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MEMO/12/176

Brussels, 12 March 2012

Questions & Answers on accounting rules and action plans on greenhouse gas emissions and removals resulting from activities related to land use, land use change and forestry (LULUCF)

1) What is LULUCF?

LULUCF stands for Land Use, Land Use Change and Forestry, and the abbreviation is commonly pronounced LU-LU-C-F. It refers principally to the exchange of greenhouse gases between the atmosphere and plants and soils, commonly known as emissions and removals. Removal is a result of the capacity of plants and soils to 'suck in' and retain greenhouses gases from the atmosphere. Emissions take place for instance when plants die and decay or when soils are disturbed so that their capacity to store is decreased.

The term LULUCF is used in relation to the forestry and agricultural sector in the international climate negotiations under the United Nations Framework Convention on Climate Change (UNFCCC). LULUCF covers greenhouse gas emissions and removals related to soils, trees, plants in general, biomass and timber. This means in principle all human activities that take place on agricultural land, forested land, wetland and peat land and which result directly in emissions or removals of greenhouse gases, such as draining of peat land, felling of forest or ploughing up grassland for growing crops.

2) What is the LULUCF sector?

LULUCF is a sector representing similar human activities - in this case relating to forestry and agriculture - that increase or reduce the amount of greenhouse gases in the atmosphere. Energy production and transportation are examples of other sectors covering activities of a similar nature in their respective domains.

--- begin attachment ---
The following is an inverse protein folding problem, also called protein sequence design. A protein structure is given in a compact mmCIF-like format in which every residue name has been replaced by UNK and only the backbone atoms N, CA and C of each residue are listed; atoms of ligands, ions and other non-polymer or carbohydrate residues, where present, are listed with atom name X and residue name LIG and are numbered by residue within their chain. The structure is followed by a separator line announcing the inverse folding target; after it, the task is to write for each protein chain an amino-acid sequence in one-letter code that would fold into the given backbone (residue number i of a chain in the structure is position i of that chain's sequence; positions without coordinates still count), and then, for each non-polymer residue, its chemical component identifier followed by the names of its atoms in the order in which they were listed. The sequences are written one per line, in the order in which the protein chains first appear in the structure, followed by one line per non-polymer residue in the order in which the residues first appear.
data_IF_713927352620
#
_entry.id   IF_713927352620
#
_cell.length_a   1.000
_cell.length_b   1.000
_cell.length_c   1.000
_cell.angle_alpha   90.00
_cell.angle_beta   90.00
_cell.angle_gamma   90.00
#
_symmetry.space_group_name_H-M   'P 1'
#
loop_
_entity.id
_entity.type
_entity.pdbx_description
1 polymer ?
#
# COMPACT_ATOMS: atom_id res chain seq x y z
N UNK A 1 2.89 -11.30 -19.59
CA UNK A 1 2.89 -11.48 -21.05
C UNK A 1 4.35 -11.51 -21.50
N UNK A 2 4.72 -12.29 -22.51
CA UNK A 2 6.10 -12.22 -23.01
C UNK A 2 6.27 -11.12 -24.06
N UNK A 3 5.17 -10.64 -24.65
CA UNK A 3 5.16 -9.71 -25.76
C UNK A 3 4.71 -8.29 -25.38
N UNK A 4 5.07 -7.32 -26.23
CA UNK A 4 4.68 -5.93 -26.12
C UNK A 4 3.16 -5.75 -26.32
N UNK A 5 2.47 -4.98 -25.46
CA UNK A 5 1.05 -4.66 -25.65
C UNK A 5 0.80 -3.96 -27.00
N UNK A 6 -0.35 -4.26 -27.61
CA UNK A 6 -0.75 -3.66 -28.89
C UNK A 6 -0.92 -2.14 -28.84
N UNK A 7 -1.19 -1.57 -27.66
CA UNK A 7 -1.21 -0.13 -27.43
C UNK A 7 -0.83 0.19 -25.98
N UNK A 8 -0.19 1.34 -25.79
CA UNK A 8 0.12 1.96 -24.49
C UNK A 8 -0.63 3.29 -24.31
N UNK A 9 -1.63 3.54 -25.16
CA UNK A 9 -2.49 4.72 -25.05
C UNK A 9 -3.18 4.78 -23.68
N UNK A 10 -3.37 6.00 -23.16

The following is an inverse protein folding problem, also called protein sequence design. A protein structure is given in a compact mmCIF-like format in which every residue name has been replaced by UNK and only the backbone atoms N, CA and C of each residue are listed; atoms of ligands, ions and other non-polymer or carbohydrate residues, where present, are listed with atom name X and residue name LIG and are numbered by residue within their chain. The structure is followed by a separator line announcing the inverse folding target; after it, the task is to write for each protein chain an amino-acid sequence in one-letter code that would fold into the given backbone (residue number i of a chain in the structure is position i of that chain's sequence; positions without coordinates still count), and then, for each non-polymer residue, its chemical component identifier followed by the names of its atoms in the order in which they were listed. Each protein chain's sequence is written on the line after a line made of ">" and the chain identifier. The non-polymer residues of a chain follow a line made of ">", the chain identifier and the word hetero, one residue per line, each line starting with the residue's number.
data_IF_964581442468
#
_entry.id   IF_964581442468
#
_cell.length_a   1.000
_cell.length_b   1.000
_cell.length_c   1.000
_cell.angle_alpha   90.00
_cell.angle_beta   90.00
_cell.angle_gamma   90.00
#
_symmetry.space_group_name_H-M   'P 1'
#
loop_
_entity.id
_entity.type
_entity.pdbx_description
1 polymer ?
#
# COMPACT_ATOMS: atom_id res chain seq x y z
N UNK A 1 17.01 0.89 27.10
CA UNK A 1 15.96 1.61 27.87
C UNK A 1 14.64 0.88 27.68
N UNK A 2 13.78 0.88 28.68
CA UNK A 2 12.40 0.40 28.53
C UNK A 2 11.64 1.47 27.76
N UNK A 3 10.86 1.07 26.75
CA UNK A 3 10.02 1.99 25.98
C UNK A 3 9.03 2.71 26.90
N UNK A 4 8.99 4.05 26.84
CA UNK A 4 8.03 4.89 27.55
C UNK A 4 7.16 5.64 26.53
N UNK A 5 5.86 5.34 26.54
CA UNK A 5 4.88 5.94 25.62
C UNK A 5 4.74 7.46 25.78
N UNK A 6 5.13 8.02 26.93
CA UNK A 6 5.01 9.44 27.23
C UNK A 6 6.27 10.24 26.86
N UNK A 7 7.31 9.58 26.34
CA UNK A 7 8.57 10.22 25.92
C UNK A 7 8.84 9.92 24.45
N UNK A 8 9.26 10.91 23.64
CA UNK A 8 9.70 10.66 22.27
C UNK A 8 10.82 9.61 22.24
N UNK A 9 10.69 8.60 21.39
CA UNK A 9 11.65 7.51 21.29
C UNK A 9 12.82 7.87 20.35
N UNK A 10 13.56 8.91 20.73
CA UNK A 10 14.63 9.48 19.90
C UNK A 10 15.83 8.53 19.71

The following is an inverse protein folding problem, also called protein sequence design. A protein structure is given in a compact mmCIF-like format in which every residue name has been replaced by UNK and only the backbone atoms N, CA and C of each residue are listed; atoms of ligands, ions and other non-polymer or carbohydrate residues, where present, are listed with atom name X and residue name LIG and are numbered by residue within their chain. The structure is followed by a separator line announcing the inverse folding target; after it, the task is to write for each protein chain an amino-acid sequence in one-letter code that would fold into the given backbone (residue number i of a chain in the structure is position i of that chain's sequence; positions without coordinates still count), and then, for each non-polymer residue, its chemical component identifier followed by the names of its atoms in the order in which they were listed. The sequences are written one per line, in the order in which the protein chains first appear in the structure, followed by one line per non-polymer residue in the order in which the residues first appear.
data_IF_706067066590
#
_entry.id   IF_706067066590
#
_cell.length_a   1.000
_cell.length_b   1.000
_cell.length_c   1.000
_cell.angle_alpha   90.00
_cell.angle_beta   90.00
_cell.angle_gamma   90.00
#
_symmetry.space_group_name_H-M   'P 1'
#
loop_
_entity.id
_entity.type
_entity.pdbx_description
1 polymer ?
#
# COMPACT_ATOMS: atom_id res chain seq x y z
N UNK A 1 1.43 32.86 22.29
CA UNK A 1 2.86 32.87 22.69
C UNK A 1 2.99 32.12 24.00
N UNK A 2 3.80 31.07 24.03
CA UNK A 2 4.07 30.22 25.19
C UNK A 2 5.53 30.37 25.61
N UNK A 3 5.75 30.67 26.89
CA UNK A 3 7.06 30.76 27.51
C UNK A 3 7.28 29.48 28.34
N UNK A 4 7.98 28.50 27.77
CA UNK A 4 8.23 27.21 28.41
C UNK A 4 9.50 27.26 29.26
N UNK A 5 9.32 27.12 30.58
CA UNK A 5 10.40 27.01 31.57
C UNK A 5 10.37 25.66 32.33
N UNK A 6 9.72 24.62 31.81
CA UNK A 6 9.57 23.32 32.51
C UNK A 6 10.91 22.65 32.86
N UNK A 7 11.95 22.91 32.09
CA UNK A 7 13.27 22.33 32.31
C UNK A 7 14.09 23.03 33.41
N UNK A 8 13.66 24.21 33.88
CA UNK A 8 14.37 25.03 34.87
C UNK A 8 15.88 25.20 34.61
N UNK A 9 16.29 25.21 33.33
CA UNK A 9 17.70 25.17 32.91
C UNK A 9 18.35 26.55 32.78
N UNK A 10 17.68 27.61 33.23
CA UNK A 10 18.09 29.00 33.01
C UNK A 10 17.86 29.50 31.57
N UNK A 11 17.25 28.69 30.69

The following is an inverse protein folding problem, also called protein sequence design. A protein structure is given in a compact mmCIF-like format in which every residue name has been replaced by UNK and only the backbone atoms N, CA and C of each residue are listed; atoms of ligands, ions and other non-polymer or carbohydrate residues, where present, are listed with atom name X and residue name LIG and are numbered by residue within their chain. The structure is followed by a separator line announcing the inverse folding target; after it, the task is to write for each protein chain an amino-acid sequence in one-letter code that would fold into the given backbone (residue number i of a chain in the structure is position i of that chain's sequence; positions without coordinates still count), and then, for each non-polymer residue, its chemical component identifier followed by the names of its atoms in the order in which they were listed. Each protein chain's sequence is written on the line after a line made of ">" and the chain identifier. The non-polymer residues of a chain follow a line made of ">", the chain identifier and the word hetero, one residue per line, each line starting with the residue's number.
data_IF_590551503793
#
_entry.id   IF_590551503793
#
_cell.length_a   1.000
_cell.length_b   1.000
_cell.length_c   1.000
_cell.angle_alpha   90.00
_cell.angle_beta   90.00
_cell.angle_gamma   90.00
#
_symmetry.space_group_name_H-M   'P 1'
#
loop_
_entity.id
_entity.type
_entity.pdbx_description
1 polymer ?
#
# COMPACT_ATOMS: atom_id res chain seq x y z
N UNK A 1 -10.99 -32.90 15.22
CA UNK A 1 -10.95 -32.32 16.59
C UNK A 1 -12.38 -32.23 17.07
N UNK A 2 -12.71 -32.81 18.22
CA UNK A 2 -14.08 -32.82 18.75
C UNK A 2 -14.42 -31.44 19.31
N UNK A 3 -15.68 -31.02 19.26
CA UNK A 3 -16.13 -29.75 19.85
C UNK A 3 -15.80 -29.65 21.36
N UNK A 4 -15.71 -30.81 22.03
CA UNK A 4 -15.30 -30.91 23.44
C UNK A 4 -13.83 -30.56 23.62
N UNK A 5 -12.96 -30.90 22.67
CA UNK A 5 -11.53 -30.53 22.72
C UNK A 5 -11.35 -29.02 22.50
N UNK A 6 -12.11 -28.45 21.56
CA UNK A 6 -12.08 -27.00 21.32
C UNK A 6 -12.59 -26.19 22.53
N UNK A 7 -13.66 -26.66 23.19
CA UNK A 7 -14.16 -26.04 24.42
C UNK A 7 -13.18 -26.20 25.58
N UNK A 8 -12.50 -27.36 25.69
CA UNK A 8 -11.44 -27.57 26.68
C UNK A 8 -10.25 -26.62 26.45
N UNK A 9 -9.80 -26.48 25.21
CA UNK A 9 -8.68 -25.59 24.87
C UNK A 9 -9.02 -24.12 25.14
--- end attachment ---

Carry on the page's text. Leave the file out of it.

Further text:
Plants and soils, however, are different from factories and cars in that they can not only release carbon dioxide (CO2), but also remove and store it again. When plants grow, they absorb CO2 (due to the process of photosynthesis) and some of this ends up in the soil beneath the plant. Growing plants therefore store CO2, but it can easily be released again. When a plant dies, it starts to decay, and that process releases the previously stored CO2 into the atmosphere again. In technical language, the release of previously stored CO2 is termed non-permanence or reversal.

3) Why a legislative proposal from the Commission?

In adopting the Kyoto Protocol in 1997, Parties recognised the importance for all sectors to contribute to combating climate change. However, scientific knowledge on measuring and monitoring greenhouse gas emissions in the LULUCF sector was insufficient at the time. The scientific progress made since then now allows for measuring and monitoring emissions and removals in this sector with increasing confidence. Therefore it is now time to lay down rules for accounting in the LULUCF sector.